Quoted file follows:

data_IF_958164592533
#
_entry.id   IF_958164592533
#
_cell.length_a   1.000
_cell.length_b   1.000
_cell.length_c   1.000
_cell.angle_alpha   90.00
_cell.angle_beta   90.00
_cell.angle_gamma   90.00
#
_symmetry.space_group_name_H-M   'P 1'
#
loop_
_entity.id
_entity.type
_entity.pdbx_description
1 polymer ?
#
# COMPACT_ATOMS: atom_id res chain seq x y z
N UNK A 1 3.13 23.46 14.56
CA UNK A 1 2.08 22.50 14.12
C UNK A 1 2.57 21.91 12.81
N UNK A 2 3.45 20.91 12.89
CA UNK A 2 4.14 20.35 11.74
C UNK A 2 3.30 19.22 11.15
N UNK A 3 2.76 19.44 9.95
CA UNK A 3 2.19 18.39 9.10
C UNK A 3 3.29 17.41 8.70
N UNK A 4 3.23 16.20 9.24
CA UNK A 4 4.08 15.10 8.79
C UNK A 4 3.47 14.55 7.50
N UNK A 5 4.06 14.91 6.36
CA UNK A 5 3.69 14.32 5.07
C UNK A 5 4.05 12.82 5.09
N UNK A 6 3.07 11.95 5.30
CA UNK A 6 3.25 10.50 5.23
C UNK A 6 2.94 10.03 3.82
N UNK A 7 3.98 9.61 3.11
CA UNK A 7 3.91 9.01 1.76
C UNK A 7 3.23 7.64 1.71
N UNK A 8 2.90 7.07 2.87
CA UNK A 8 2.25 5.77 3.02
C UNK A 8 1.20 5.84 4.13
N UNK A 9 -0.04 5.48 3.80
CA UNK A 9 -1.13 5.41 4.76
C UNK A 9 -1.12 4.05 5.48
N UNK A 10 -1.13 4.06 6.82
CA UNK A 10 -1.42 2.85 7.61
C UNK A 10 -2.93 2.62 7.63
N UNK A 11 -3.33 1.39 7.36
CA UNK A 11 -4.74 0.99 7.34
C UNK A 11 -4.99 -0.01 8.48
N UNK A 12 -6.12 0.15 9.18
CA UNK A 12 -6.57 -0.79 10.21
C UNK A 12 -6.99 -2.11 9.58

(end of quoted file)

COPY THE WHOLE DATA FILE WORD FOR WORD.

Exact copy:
data_IF_958164592533
#
_entry.id   IF_958164592533
#
_cell.length_a   1.000
_cell.length_b   1.000
_cell.length_c   1.000
_cell.angle_alpha   90.00
_cell.angle_beta   90.00
_cell.angle_gamma   90.00
#
_symmetry.space_group_name_H-M   'P 1'
#
loop_
_entity.id
_entity.type
_entity.pdbx_description
1 polymer ?
#
# COMPACT_ATOMS: atom_id res chain seq x y z
N UNK A 1 3.13 23.46 14.56
CA UNK A 1 2.08 22.50 14.12
C UNK A 1 2.57 21.91 12.81
N UNK A 2 3.45 20.91 12.89
CA UNK A 2 4.14 20.35 11.74
C UNK A 2 3.30 19.22 11.15
N UNK A 3 2.76 19.44 9.95
CA UNK A 3 2.19 18.39 9.10
C UNK A 3 3.29 17.41 8.70
N UNK A 4 3.23 16.20 9.24
CA UNK A 4 4.08 15.10 8.79
C UNK A 4 3.47 14.55 7.50
N UNK A 5 4.06 14.91 6.36
CA UNK A 5 3.69 14.32 5.07
C UNK A 5 4.05 12.82 5.09
N UNK A 6 3.07 11.95 5.30
CA UNK A 6 3.25 10.50 5.23
C UNK A 6 2.94 10.03 3.82
N UNK A 7 3.98 9.61 3.11
CA UNK A 7 3.91 9.01 1.76
C UNK A 7 3.23 7.64 1.71
N UNK A 8 2.90 7.07 2.87
CA UNK A 8 2.25 5.77 3.02
C UNK A 8 1.20 5.84 4.13
N UNK A 9 -0.04 5.48 3.80
CA UNK A 9 -1.13 5.41 4.76
C UNK A 9 -1.12 4.05 5.48
N UNK A 10 -1.13 4.06 6.82
CA UNK A 10 -1.42 2.85 7.61
C UNK A 10 -2.93 2.62 7.63
N UNK A 11 -3.33 1.39 7.36
CA UNK A 11 -4.74 0.99 7.34
C UNK A 11 -4.99 -0.01 8.48
N UNK A 12 -6.12 0.15 9.18
CA UNK A 12 -6.57 -0.79 10.21
C UNK A 12 -6.99 -2.11 9.58